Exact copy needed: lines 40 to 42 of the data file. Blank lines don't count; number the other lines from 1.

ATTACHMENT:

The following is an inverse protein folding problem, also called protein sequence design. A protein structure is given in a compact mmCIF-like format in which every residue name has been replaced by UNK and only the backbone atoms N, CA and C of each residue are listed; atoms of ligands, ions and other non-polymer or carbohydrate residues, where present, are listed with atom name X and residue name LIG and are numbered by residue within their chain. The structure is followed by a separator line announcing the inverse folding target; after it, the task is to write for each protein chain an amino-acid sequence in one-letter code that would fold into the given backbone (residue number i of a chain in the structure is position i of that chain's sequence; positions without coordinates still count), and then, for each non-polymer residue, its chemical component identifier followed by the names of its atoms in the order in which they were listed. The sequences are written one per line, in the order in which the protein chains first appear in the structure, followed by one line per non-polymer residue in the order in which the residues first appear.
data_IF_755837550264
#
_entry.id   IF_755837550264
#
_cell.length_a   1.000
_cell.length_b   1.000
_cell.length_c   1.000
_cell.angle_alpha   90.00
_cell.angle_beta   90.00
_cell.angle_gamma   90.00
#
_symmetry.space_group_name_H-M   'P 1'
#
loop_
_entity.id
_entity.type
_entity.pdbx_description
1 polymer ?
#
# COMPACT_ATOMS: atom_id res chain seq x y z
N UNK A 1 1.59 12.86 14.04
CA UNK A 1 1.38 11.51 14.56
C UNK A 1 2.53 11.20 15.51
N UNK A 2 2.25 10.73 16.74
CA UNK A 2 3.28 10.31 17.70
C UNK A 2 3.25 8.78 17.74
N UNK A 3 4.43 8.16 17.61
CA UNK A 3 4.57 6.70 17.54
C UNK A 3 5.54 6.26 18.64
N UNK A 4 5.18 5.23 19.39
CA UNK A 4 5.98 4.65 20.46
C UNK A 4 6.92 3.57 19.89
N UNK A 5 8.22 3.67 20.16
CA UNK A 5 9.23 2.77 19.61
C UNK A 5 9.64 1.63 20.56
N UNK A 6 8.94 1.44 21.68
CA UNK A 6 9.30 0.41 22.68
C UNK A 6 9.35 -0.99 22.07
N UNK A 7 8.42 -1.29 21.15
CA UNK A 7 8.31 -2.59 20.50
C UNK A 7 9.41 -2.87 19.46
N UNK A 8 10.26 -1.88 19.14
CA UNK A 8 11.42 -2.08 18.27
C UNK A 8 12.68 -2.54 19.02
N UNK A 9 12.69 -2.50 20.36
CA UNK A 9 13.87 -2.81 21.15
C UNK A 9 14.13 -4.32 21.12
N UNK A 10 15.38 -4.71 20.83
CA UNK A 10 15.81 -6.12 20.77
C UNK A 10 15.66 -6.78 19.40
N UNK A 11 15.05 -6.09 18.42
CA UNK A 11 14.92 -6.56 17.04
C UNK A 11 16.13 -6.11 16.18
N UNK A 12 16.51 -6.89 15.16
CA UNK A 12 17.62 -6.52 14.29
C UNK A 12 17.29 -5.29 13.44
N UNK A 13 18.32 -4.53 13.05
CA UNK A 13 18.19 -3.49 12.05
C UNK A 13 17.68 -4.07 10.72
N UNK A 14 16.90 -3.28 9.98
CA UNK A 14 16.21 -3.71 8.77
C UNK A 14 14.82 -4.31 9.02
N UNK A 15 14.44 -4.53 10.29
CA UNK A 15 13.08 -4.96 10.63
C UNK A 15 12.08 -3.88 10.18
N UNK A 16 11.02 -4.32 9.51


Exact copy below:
N UNK A 7 8.42 -1.29 21.15
CA UNK A 7 8.31 -2.59 20.50
C UNK A 7 9.41 -2.87 19.46